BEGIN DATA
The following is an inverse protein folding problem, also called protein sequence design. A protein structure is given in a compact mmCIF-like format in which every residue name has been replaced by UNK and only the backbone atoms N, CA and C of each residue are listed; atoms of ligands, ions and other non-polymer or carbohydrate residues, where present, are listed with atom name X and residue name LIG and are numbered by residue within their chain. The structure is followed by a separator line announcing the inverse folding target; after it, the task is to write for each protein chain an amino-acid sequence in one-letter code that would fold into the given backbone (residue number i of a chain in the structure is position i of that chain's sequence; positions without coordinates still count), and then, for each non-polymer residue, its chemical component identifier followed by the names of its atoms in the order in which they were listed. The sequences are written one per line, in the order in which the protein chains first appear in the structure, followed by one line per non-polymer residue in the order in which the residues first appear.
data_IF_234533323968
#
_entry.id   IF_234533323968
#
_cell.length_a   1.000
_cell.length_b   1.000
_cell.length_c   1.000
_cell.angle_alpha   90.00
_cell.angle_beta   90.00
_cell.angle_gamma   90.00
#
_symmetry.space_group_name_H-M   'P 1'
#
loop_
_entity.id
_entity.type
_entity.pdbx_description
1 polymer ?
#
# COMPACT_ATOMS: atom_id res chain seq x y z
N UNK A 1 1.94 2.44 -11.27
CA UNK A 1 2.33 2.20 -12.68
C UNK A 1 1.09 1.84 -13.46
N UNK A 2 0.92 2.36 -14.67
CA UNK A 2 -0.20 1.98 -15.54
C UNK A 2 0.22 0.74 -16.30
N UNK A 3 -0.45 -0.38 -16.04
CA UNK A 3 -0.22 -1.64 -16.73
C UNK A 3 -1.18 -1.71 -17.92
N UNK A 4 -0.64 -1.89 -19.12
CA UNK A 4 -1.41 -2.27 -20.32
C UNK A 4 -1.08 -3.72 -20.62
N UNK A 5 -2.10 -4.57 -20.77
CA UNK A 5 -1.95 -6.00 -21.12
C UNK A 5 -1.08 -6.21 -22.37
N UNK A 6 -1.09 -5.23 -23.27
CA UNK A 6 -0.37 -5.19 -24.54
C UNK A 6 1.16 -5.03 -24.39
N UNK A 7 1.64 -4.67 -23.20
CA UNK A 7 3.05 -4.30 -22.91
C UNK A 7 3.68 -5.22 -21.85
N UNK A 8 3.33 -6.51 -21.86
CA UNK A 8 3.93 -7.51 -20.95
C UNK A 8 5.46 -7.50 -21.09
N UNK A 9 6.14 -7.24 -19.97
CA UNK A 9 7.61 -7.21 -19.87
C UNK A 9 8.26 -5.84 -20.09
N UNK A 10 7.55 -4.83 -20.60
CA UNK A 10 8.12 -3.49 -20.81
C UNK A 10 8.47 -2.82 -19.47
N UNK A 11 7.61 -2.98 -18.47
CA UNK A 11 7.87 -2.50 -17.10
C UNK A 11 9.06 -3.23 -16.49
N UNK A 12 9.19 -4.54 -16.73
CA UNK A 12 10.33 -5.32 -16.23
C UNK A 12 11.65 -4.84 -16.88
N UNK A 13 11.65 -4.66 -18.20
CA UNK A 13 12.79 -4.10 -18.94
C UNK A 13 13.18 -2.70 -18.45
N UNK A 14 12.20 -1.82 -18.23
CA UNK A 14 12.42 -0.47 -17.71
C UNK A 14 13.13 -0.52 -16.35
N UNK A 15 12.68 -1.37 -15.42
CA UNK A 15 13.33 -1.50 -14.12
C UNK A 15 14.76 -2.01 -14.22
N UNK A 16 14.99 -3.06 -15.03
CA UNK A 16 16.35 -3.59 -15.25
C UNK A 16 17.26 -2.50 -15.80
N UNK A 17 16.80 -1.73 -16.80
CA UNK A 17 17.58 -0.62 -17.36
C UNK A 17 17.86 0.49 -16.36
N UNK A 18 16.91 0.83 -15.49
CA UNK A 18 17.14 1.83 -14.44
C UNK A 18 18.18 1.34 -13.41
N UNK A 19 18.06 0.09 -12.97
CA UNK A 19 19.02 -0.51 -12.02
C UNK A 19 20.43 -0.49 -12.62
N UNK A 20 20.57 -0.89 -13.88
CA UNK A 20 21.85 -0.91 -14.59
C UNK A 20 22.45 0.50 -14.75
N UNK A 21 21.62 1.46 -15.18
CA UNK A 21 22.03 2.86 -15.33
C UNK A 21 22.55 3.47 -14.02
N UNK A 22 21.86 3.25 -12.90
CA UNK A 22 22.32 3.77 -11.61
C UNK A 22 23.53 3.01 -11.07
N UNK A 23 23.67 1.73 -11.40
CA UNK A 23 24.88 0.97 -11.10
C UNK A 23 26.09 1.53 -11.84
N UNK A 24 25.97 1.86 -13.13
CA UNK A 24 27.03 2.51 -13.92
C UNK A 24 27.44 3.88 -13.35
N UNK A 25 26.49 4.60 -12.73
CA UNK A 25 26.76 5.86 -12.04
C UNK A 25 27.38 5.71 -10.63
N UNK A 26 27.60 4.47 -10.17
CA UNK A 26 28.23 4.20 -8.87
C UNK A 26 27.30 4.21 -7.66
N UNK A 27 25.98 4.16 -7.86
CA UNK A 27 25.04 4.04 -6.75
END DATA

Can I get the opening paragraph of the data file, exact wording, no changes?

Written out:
The following is an inverse protein folding problem, also called protein sequence design. A protein structure is given in a compact mmCIF-like format in which every residue name has been replaced by UNK and only the backbone atoms N, CA and C of each residue are listed; atoms of ligands, ions and other non-polymer or carbohydrate residues, where present, are listed with atom name X and residue name LIG and are numbered by residue within their chain. The structure is followed by a separator line announcing the inverse folding target; after it, the task is to write for each protein chain an amino-acid sequence in one-letter code that would fold into the given backbone (residue number i of a chain in the structure is position i of that chain's sequence; positions without coordinates still count), and then, for each non-polymer residue, its chemical component identifier followed by the names of its atoms in the order in which they were listed. The sequences are written one per line, in the order in which the protein chains first appear in the structure, followed by one line per non-polymer residue in the order in which the residues first appear.